Gotham Premier Review

9/23/2014 Unknown 0 Comments

We may have to wait another year and a half for Batman vs. Superman, but that doesn't mean we'll be deprived of live action DC content this fall, as four DC comics properties will have TV shows airing this fall.  Gotham is the first to leave the gate, with its premier episode airing last night.

Gotham is a universe origins story, where we find the "character" of Gotham City at the center of all the other characters introduced.  I was a big fan of certain parts of the premier, and not so much a fan of others, but I'm definitely excited about the directions this first season of the show could take.  I'll cover my spoiler-free impressions here, with a spoilery recap in another post.

I'll start with the negatives.  Most people's initial reaction was to criticize the dialogue, but I actually found the dialogue to be very well written.  It was very Gotham, very noir, but the delivery just didn't always seem to match.

I was a big fan of Donal Logue's casting as gritty Harvey Bullock in contrast Ben McKenzie as a fresh and hopeful Jim Gordon, but it felt almost like the two characters met in the middle.  Sure, Bullock is slightly more corrupt, and Gordon is more principled, but the characters (and thus, the dialogue) was lacking in contrast.  Their scenes together are really good on paper, but translated into something a lot more bland on screen.  I'm hopeful this improves, since this was just the pilot episode.

The show also seemed to fail to capitalize on some significant moments in ways it could have.  Everyone always complains about how many times we've seen the murder of Thomas and Martha Wayne (that's not a spoiler) in other versions of the story, but it's a significant moment (if not the significant moment) in Batman mythos.  I felt like this version was very bland and lacking in gravity compared to other iterations.  I almost would have preferred for it to happen off screen, considering this story is more about Jim Gordon than Bruce Wayne.  Showing it from an unfamiliar angle would have been fresh, and drawn a clear line that this show is not another Batman origins story.

Speaking of origins stories, my biggest concern going in has always been the way the marketing focuses on the introduction of all these iconic villains.  I felt very much like there were a lot of shoehorned name drops forced characters for the sake of audience familiarity.  I would much more prefer for these characters to have a slower introduction like we've seen in Arrow.  Of course, the pilot has reasons to do the name dropping, since it's trying to sell the concept of the show.  Hopefully that will slow down in for the following episodes.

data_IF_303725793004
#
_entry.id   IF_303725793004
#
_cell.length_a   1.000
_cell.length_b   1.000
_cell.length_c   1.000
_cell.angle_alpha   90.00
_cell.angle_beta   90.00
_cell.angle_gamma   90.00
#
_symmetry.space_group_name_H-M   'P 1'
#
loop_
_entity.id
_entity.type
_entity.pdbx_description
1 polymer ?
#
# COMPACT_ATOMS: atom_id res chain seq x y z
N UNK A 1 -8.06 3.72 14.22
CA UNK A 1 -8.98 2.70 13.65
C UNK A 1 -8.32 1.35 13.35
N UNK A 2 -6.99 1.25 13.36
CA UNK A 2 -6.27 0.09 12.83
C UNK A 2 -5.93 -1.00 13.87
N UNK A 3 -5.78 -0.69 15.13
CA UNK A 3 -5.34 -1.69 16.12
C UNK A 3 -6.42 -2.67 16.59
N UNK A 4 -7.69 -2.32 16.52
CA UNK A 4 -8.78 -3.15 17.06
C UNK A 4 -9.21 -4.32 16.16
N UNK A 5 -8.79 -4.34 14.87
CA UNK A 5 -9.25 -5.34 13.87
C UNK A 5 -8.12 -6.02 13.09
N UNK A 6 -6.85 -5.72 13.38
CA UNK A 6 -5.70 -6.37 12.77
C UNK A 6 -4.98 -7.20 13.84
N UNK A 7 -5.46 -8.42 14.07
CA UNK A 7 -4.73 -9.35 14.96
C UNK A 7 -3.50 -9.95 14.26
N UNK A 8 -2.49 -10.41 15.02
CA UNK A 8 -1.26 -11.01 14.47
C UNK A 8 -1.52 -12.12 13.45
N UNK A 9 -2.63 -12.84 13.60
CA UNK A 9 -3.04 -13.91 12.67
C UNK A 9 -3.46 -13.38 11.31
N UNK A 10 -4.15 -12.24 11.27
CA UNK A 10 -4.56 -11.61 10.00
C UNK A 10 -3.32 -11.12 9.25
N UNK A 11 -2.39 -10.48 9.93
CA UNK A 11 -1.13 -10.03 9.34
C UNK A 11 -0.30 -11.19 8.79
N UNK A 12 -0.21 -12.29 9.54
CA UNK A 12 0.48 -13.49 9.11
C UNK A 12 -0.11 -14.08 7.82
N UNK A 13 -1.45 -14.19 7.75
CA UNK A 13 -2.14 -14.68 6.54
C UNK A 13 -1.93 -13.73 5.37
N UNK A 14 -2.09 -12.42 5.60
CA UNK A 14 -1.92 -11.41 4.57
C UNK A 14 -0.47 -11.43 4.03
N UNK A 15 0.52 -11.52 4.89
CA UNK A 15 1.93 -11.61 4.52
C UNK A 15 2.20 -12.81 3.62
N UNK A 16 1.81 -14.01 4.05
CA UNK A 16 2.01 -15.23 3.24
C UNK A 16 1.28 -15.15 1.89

Despite some of the forced moments and missed opportunities, though, there were several moments where I said "This is why I'm excited about a Gotham show," and that was the characters of Carmine Falcone—which I've said should be the primary focus of the show, although I wish they would pronounce his name correctly—and Penguin, who I didn't expect to like as much as  I did.  Those two performances were nearly perfect and I'm excited to see them fleshed out in the coming weeks—although I would like for Penguin to be more of a slow burn.

Bruce Wayne and Alfred were also very well portrayed, and their dynamic had more payoff than some other characters, but I would hope that they play a minimal part of the show on a week-to-week basis.  This show isn't supposed to be a Batman show, and I think any appearance by the caped crusader himself—albeit, as a child—will only detract from the actual story being told.

The look and feel of Gotham was also excellent.  It was very noir and Gothic, yet timeless.  Each set and character seems to almost come from a different decade and the cell phones that are featured are flip-phones, so it'll be interesting if they ever pin down a specific time period, or if the city of Gotham is intended to exist in a seemingly timeless bubble.

Gotham's first episode definitely serves as an excellent starting point to this universe, despite its issues.  I have faith that the show will improve on some of the tonal issues with the characters (specifically Gordon and Bullock) as it finds its groove, but I'm still a little nervous about the temptation to constantly wink and tease various heroes and villains.

Gotham airs Monday nights at 8/7c on Fox

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